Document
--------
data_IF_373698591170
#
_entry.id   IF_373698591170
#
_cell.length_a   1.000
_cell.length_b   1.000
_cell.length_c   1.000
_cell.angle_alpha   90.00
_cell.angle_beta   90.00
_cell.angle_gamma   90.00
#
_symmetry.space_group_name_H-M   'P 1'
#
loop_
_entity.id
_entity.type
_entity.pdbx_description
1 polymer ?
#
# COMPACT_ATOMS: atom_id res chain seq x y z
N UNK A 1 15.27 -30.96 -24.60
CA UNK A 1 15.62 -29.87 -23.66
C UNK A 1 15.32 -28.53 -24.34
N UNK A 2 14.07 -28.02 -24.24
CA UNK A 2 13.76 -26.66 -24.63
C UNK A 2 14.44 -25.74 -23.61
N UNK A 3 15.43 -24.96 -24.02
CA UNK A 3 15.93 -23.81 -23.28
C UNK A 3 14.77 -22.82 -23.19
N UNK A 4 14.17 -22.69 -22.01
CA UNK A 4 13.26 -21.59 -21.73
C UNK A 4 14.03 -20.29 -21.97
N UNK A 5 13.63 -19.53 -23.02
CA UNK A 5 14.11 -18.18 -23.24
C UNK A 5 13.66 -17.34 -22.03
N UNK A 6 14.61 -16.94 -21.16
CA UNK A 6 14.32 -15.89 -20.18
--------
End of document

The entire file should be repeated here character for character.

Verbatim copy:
data_IF_373698591170
#
_entry.id   IF_373698591170
#
_cell.length_a   1.000
_cell.length_b   1.000
_cell.length_c   1.000
_cell.angle_alpha   90.00
_cell.angle_beta   90.00
_cell.angle_gamma   90.00
#
_symmetry.space_group_name_H-M   'P 1'
#
loop_
_entity.id
_entity.type
_entity.pdbx_description
1 polymer ?
#
# COMPACT_ATOMS: atom_id res chain seq x y z
N UNK A 1 15.27 -30.96 -24.60
CA UNK A 1 15.62 -29.87 -23.66
C UNK A 1 15.32 -28.53 -24.34
N UNK A 2 14.07 -28.02 -24.24
CA UNK A 2 13.76 -26.66 -24.63
C UNK A 2 14.44 -25.74 -23.61
N UNK A 3 15.43 -24.96 -24.02
CA UNK A 3 15.93 -23.81 -23.28
C UNK A 3 14.77 -22.82 -23.19
N UNK A 4 14.17 -22.69 -22.01
CA UNK A 4 13.26 -21.59 -21.73
C UNK A 4 14.03 -20.29 -21.97
N UNK A 5 13.63 -19.53 -23.02
CA UNK A 5 14.11 -18.18 -23.24
C UNK A 5 13.66 -17.34 -22.03
N UNK A 6 14.61 -16.94 -21.16
CA UNK A 6 14.32 -15.89 -20.18